New Criticism is an approach to literature which was developed by a group of American critics, most of who taught at southern universities during the years following the First World War. The New Critics wanted to avoid impressionistic criticism, which risked being shallow and arbitrary, and social/ historical approaches which might easily be subsumed by other disciplines. Thus, they attempted to systematize the study of literature, to develop an approach which was centred on the rigorous study of the text itself. They were given their name by John Crowe Ransom, who describes the new American formalists in The New Criticism (1941).
New Criticism is distinctly formalist in character. It stresses close attention to the internal characteristics of the text itself, and it discourages the use of external evidence to explain the work. The method of New Criticism is foremost a close reading, concentrating on such formal aspects as rhythm, meter, theme, imagery, metaphor, etc. The interpretation of a text shows that these aspects serve to support the structure of meaning within the text.
The aesthetic qualities praised by the New Critics were largely inherited from the critical writings of Samuel Taylor Coleridge. Coleridge was the first to elaborate on a concept of the poem as a unified, organic whole which reconciled its internal conflicts and achieved some final balance or harm. The New Critics privileged poetry over other forms of literary expression because the saw the poem as the purest exemplification of the literary values which they upheld. However, the techniques of close reading and structural analysis of texts have also been applied to fiction, drama, and other literary forms. These techniques remain the dominant critical approach in many modern literature courses.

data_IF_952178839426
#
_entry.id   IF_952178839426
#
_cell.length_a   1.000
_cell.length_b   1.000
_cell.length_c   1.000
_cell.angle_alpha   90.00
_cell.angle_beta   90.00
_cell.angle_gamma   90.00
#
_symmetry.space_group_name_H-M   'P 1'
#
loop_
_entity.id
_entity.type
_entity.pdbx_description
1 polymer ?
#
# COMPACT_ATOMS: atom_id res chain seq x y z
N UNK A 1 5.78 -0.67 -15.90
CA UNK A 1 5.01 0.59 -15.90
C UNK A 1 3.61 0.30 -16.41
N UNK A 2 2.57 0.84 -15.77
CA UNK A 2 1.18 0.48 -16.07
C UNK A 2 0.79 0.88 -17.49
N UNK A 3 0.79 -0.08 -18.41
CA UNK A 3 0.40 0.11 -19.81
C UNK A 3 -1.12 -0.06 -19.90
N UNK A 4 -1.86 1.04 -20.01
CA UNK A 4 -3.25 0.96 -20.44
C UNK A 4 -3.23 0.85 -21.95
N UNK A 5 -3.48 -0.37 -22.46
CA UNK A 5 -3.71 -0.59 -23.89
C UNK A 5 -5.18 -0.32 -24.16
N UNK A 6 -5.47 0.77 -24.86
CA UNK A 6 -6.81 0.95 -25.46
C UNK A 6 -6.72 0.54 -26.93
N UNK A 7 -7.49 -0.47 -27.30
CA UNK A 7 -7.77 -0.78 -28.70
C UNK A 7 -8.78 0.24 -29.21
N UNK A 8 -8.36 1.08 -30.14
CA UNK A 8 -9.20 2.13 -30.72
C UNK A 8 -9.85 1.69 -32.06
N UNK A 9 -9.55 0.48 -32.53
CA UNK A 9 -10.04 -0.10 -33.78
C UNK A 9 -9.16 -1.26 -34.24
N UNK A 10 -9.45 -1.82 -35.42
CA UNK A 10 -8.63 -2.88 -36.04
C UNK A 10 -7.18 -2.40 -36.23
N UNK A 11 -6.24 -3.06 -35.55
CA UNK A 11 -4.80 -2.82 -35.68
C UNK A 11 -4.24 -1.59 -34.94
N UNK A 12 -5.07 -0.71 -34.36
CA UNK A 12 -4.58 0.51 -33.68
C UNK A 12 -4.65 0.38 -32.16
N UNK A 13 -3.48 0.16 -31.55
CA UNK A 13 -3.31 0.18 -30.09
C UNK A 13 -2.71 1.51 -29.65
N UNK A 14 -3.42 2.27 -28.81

The New Critics privileged poetry over other forms of literary expression because the saw the poem as the purest exemplification of the literary values which they upheld. However, the techniques of close reading and structural analysis of texts have also been applied to fiction, drama, and other literary forms. These techniques remain the dominant critical approach in many modern literature courses.
New Criticism is a school of literary criticism that came about in the 1920's and 30's. The most important thing to the New Critic is the text. There is nothing outside the text. In other words, when you read a piece of literature you shouldn't worry about the author's intention, the author's history, etc. You should focus on what you see on the page. This school of criticism is inherently democratic because it allows anyone to be a critic. The person analyzing the literature need not have an extensive background in history or be extremely well-read. Previous to this school of criticism the world of literary theory was extremely exclusionary.
The main tool of a New Critic is called "close reading". A close reading of a text is done when the reader analyzes diction, meter and rhyme scheme where applicable, point of view, and much more.